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The Great Feast Days of the Orthodox Church

Introduction

The holy days of the Russian Orthodox Church are divided into two categories: the major or great feast days that commemorate events in the lives of Christ and the Theotokos; and holy days that commemorate the various events in the lives of the saints.

It is known from the Gospels that the time of the death and Resurrection of our Lord Jesus Christ was during the time of the celebration of the Jewish feast of Passover, which is calculated according to the Old Testament lunar calendar. The Church fathers used the same calculations to produce the Paschal cycle, therefore, all the feasts connected with Pascha are movable. All others are celebrated on a specific date and are called immovable feasts.

The immovable great feasts are: the Nativity of the Theotokos (8/21 Sept.), the Elevation of the Cross (Sept. 14/27), the Presentation of the Theotokos in the Temple (Nov. 21/Dec. 4), the Nativity of Christ (Dec. 25/Jan. 7), Theophany (Jan. 6/19), the Presentation of Christ in the Temple (Feb. 2/15), the Annunciation (March 25/Apr. 7), the Transfiguration of the Lord (Aug. 6/19), and the Dormition of the Theotokos (Aug. 15/28).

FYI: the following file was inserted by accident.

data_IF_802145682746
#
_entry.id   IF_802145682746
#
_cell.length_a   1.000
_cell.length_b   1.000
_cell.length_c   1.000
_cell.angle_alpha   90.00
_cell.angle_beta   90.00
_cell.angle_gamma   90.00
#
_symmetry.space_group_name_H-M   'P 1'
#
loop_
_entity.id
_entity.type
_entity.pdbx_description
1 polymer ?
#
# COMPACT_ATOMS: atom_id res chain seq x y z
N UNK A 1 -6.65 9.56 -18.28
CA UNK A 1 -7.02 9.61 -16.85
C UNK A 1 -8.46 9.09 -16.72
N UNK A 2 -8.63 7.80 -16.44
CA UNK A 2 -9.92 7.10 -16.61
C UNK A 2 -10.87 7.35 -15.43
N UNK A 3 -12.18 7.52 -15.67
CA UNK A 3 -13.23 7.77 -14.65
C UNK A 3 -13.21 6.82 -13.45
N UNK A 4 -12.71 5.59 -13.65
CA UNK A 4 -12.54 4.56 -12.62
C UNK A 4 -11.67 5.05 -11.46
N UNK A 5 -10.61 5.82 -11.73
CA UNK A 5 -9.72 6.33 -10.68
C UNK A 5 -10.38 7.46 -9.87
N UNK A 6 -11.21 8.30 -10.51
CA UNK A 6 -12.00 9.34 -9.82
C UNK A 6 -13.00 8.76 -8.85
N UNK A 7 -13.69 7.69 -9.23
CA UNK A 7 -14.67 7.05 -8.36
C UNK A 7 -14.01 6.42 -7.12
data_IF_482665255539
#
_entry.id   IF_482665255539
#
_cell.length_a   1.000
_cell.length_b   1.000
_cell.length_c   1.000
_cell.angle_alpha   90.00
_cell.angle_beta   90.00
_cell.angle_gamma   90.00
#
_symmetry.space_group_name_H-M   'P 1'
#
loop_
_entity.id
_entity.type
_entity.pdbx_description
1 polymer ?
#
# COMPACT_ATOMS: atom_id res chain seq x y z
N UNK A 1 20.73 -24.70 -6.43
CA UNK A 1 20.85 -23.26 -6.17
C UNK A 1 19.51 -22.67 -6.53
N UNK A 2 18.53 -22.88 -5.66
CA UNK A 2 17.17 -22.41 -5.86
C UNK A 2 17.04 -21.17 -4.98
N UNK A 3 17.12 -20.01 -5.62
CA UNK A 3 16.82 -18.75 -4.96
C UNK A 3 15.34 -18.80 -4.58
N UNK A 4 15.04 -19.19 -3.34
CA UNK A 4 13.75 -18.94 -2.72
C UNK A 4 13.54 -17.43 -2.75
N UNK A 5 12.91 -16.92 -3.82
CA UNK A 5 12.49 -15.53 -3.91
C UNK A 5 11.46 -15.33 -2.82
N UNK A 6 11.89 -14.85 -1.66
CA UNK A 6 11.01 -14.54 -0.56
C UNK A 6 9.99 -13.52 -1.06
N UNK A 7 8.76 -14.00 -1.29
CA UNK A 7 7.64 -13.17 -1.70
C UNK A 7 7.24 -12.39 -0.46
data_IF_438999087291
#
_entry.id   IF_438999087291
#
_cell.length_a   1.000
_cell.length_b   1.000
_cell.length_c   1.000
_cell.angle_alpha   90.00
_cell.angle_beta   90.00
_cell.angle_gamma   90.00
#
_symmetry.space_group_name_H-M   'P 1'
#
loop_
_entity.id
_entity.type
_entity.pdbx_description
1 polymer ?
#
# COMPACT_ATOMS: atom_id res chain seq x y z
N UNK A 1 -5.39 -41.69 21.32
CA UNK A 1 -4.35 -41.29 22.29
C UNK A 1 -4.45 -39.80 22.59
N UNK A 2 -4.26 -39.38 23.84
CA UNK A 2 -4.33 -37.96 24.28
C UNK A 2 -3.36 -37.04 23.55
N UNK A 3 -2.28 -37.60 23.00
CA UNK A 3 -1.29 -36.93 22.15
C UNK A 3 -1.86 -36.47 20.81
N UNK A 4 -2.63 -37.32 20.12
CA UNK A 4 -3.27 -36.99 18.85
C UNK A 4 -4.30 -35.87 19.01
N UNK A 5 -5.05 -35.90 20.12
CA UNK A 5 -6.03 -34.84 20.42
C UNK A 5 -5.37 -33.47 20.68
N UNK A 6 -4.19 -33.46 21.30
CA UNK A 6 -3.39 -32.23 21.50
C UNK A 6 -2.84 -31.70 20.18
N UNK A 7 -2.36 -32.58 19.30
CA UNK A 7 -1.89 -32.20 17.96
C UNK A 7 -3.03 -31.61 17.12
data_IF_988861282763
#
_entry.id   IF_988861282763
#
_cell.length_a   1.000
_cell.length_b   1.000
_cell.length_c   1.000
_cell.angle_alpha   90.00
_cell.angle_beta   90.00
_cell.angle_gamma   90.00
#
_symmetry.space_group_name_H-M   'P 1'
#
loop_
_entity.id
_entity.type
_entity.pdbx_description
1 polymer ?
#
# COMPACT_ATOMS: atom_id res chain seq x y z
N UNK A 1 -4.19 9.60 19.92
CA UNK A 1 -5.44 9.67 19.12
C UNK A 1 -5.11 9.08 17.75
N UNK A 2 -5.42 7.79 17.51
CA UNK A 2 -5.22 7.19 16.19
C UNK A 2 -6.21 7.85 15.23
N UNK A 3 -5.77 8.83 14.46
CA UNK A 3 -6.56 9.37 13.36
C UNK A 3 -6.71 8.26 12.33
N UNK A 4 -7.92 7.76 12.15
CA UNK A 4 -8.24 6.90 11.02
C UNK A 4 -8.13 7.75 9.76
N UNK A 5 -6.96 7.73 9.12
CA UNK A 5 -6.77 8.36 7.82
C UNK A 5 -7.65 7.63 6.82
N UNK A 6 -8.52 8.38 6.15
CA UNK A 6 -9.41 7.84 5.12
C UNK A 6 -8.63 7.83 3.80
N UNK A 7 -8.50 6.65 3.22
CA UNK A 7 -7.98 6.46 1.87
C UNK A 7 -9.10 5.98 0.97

The movable great feasts are: Entrance of our Lord into Jerusalem, Ascension of our Lord, Pentecost, and Pascha.

The Church calendar begins with the Nativity of the Theotokos celebrated on Aug. 26/Sept. 8. This holy day corresponds closely to the date of the Jewish New Year, which to the Hebrews signified the beginning of a new era in their lives. Similarly the early Church, which generally followed the Old Testament celebrations of the Hebrews, proclaimed the new Christian era by announcing to the world the birth of the Holy Virgin Mary. She was to be the Mother of our Lord Jesus Christ, who, by His birth was to bring a new era into the world - the era of Christianity.

Holy feast days are not just to remember the past. By participating in these feasts each believer draws closer to the experience of the Holy Church, and follows its leadership. Each Christian soul relives the great events of the Gospels and of Church history, and in this way goes through a school of spiritual growth.

Published with the kind permission of Bishop Alexander Mileant

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